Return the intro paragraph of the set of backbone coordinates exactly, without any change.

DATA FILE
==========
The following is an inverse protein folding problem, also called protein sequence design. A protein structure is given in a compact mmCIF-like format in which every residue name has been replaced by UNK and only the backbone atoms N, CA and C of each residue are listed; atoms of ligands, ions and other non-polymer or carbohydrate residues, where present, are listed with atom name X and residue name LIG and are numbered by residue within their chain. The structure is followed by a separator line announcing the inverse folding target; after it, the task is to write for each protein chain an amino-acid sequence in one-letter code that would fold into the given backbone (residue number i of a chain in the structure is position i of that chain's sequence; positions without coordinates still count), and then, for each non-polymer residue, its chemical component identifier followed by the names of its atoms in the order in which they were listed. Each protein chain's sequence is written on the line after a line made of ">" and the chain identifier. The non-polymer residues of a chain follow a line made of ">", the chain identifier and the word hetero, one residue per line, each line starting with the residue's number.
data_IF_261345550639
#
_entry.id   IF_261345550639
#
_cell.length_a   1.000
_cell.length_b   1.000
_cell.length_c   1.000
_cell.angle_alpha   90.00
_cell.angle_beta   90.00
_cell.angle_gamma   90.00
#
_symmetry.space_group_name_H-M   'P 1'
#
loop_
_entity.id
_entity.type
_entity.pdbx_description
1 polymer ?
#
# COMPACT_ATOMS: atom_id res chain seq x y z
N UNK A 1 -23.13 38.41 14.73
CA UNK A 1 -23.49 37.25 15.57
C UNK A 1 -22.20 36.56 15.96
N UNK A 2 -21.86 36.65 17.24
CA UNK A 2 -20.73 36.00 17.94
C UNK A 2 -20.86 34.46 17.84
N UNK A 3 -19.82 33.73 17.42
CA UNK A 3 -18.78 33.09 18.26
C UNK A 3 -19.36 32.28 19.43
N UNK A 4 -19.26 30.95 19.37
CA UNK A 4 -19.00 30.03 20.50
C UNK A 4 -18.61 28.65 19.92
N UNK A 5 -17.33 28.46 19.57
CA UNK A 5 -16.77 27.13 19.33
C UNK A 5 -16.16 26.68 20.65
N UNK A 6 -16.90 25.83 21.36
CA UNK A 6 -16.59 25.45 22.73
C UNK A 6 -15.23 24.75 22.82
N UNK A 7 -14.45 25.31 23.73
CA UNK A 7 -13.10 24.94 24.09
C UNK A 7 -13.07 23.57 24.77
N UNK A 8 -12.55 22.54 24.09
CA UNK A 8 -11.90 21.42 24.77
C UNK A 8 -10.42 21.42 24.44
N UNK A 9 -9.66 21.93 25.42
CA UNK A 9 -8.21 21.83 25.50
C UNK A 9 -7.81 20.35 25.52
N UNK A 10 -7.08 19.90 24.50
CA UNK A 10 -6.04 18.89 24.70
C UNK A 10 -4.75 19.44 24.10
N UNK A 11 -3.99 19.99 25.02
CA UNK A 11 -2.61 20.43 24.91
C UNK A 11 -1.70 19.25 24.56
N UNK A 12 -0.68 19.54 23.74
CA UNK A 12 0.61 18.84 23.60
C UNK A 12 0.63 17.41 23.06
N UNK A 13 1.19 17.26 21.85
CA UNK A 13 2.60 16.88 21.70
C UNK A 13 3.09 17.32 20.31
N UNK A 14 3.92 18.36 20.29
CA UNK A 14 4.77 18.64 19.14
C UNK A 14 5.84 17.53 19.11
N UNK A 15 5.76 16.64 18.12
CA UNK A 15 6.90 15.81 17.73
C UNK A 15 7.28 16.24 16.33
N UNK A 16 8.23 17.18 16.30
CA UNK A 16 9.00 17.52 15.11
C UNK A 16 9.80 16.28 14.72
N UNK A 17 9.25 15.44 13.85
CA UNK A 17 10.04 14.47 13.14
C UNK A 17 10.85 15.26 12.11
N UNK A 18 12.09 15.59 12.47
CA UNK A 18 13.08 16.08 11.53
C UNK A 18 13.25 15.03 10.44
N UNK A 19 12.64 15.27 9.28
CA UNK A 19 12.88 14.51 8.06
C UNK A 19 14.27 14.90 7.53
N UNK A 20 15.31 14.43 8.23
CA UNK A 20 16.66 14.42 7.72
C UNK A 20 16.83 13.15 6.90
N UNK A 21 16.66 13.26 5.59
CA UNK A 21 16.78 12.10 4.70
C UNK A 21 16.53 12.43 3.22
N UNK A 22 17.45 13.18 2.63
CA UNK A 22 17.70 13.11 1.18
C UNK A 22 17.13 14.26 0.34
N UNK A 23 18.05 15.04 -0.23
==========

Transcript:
The following is an inverse protein folding problem, also called protein sequence design. A protein structure is given in a compact mmCIF-like format in which every residue name has been replaced by UNK and only the backbone atoms N, CA and C of each residue are listed; atoms of ligands, ions and other non-polymer or carbohydrate residues, where present, are listed with atom name X and residue name LIG and are numbered by residue within their chain. The structure is followed by a separator line announcing the inverse folding target; after it, the task is to write for each protein chain an amino-acid sequence in one-letter code that would fold into the given backbone (residue number i of a chain in the structure is position i of that chain's sequence; positions without coordinates still count), and then, for each non-polymer residue, its chemical component identifier followed by the names of its atoms in the order in which they were listed. Each protein chain's sequence is written on the line after a line made of ">" and the chain identifier. The non-polymer residues of a chain follow a line made of ">", the chain identifier and the word hetero, one residue per line, each line starting with the residue's number.